The Motorola Droid Turbo is a powerful smartphone with the latest high-end components, a better-than-average rear-facing camera, and a guaranteed two days of battery life — but it's only available to Verizon Wireless subscribers.
That's the Motorola Droid Turbo's biggest setback, and one that will likely keep it from becoming a best seller. I'm impressed with how much thought Motorola put into this handset, but the fact that it's tethered to Verizon's network means that only a limited few will have the option to experience it. And its basic, manly design makes it hard to justify switching carriers for.
A basic phone for a basic bro
Remember when Android phones were plain bricks with a bit of red or silver trim around the edges? It seems Motorola's feeling nostalgic, because that's what the Droid Turbo reminds me of. I'm under the impression that the Turbo's target demographic is middle-aged men, hence its utilitarian design. I've seen what Motorola can do with phone design and I'm disappointed it didn't carry that over to this particular device.
The Droid Turbo sports ridged metal buttons for both its volume rocker and power button, and they feel more sturdy than the buttons on other phones. You'll also find a ridged Motorola "M" logo on its backside, as well as a ridged bar across the front-facing speaker. I think it looks cool, but it certainly reinforces that masculine aesthetic it's got going on.
The Turbo features a fantastic 5.2-inch Quad HD Super AMOLED display with a pixel density of about 564 pixels-per-inch. The display is fully visible from any angle, and its color profiles aren't overly saturated like Samsung's Super AMOLED displays. My only complaint is that it would have been nice if Motorola extended the display down a bit and used soft, on-screen buttons instead of off-screen capacitive buttons.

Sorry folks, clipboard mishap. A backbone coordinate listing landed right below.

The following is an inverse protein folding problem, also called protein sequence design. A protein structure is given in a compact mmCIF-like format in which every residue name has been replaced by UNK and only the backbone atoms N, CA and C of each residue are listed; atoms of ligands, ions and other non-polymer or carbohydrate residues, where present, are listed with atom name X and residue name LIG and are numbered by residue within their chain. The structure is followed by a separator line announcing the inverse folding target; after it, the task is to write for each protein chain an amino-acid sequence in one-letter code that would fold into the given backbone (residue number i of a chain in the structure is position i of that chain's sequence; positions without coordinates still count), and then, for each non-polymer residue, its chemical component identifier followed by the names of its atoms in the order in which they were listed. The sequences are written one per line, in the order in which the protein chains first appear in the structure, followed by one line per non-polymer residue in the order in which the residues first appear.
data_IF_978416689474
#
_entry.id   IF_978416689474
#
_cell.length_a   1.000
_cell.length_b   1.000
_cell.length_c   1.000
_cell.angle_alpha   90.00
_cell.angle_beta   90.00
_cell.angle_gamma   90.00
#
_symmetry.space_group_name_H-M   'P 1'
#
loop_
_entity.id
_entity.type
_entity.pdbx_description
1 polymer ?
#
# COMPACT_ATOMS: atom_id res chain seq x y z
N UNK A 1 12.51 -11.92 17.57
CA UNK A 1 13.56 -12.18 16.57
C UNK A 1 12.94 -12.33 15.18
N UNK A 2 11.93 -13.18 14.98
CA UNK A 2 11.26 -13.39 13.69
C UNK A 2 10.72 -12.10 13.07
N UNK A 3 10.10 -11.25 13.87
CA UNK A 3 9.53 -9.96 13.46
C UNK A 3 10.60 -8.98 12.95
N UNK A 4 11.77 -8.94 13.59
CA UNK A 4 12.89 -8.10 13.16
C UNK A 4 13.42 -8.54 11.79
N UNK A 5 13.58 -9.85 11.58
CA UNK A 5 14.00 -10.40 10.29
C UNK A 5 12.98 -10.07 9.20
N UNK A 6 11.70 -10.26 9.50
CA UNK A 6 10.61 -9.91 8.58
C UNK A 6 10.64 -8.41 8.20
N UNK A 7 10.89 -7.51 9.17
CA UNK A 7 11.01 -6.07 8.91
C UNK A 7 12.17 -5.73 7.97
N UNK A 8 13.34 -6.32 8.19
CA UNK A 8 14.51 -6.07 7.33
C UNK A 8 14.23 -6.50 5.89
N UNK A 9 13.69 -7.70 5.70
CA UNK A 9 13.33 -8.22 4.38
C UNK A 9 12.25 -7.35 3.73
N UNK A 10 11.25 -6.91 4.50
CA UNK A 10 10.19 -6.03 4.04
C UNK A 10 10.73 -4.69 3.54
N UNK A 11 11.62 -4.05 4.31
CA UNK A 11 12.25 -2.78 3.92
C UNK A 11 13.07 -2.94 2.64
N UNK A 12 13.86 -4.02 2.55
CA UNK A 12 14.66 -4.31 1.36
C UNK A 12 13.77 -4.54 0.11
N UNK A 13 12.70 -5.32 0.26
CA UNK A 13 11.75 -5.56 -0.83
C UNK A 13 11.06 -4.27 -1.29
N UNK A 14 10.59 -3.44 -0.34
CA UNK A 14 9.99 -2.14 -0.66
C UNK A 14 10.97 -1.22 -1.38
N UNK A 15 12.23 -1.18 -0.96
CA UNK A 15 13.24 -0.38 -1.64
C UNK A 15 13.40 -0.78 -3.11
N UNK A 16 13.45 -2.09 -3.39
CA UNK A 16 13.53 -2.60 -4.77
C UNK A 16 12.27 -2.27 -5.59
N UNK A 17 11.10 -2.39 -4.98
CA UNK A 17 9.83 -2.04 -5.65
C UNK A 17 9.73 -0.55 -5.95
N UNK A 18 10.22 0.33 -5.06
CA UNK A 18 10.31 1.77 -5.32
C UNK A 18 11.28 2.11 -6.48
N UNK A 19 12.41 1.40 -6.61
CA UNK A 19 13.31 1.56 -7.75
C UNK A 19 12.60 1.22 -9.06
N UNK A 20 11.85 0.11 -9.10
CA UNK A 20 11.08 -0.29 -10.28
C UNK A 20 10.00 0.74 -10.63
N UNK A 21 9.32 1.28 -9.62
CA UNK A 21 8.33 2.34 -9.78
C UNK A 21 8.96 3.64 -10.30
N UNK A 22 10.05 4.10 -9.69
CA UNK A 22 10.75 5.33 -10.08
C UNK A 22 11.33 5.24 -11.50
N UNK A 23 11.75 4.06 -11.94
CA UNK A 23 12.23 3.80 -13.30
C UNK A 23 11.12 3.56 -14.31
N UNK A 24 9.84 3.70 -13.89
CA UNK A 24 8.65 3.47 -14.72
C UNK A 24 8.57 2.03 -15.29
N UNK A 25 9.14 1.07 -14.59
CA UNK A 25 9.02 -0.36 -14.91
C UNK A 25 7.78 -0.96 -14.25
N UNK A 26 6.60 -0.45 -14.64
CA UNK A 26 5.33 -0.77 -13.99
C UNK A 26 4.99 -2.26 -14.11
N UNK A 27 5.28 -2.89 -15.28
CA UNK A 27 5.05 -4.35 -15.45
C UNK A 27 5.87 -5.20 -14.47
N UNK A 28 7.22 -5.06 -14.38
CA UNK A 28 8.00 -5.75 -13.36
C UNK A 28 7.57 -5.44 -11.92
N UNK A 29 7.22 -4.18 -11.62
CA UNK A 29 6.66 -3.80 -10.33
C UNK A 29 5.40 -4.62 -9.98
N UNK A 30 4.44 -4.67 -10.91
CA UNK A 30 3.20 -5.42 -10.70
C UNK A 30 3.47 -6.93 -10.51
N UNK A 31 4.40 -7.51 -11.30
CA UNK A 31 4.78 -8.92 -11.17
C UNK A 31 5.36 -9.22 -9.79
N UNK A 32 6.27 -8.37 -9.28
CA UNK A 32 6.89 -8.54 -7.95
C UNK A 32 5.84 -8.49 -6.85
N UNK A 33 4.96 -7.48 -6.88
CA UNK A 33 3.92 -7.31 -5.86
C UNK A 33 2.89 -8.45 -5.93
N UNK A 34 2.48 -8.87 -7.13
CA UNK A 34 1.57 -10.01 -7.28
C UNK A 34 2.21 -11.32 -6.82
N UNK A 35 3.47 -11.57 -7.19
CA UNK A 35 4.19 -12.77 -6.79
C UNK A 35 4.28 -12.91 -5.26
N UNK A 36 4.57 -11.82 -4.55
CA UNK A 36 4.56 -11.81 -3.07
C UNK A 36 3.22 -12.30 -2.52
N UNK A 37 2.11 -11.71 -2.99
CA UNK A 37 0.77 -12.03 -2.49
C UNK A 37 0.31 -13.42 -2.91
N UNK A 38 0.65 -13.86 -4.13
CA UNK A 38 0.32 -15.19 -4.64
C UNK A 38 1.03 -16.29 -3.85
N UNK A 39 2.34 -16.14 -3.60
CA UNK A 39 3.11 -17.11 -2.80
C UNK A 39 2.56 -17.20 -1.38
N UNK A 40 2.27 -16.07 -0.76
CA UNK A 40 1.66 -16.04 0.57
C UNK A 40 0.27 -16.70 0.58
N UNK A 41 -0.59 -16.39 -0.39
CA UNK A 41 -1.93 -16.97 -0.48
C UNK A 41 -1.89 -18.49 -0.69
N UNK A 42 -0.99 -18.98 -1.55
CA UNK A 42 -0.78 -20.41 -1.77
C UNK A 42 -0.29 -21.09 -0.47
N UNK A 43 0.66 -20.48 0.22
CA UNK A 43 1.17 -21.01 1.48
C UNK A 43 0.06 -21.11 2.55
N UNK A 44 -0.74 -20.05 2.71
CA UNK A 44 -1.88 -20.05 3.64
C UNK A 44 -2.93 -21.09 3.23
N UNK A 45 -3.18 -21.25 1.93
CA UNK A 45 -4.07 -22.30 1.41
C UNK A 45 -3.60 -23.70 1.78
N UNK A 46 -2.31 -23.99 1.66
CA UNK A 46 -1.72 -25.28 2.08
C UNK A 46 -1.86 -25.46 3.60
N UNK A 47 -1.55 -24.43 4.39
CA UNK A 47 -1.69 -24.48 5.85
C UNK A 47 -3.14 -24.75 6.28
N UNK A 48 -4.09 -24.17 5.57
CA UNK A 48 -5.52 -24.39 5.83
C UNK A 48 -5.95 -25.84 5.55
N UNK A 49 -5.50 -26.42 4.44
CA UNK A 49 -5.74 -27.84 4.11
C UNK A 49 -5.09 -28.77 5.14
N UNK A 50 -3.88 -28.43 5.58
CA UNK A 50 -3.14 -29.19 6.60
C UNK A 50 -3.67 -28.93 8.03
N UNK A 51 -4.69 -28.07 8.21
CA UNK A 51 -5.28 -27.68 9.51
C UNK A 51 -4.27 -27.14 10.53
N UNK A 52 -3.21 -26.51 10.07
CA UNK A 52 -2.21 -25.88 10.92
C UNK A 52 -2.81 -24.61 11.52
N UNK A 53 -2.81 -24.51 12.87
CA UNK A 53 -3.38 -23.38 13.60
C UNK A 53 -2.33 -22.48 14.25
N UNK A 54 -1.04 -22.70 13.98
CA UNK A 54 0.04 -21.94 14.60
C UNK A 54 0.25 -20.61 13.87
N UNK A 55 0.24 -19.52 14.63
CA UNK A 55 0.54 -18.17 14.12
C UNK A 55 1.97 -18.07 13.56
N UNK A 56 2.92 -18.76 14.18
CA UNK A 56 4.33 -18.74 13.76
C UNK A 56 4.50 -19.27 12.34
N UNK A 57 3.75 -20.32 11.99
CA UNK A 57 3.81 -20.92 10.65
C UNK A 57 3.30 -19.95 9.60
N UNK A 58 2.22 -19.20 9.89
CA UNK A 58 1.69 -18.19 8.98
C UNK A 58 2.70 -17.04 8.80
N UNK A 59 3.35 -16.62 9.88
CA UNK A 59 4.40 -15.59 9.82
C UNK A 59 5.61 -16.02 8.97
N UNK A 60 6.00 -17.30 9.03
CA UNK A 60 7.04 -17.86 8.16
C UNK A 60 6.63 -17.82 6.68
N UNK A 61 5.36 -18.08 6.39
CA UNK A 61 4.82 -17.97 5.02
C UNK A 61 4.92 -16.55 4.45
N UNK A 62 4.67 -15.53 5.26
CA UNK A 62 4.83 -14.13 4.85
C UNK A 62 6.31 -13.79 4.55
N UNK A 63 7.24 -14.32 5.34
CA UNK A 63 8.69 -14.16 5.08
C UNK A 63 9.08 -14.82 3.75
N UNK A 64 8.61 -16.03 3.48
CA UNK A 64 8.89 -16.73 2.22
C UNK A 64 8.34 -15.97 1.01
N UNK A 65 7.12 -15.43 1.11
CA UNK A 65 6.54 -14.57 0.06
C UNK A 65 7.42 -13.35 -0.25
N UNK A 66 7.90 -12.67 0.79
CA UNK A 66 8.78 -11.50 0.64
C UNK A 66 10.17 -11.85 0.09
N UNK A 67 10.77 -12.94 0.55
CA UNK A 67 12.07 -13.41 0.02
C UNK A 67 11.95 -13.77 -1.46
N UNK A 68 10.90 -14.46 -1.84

It's what's on the inside that counts
When it comes to specs, the Droid Turbo is one hell of a smartphone. It's packed with a quad-core 2.7GHz Qualcomm Snapdragon 805 processor, 3GB of RAM, and a whopping 3,900mAh battery pack, which we'll touch upon in the next section.
Performance is what you'd expect from the latest processor on the market — everything is incredibly fast and responsive. You don't normally see a device slow down until later on in its life, however, after you've downloaded and installed hoards of apps and services. I didn't experience too much of a slow down after six months with last year's Moto X, or two months with this year's refresh, so I imagine the near-stock Android on offer here will manage the same. The Turbo is getting Android 5.0 Lollipop soon.
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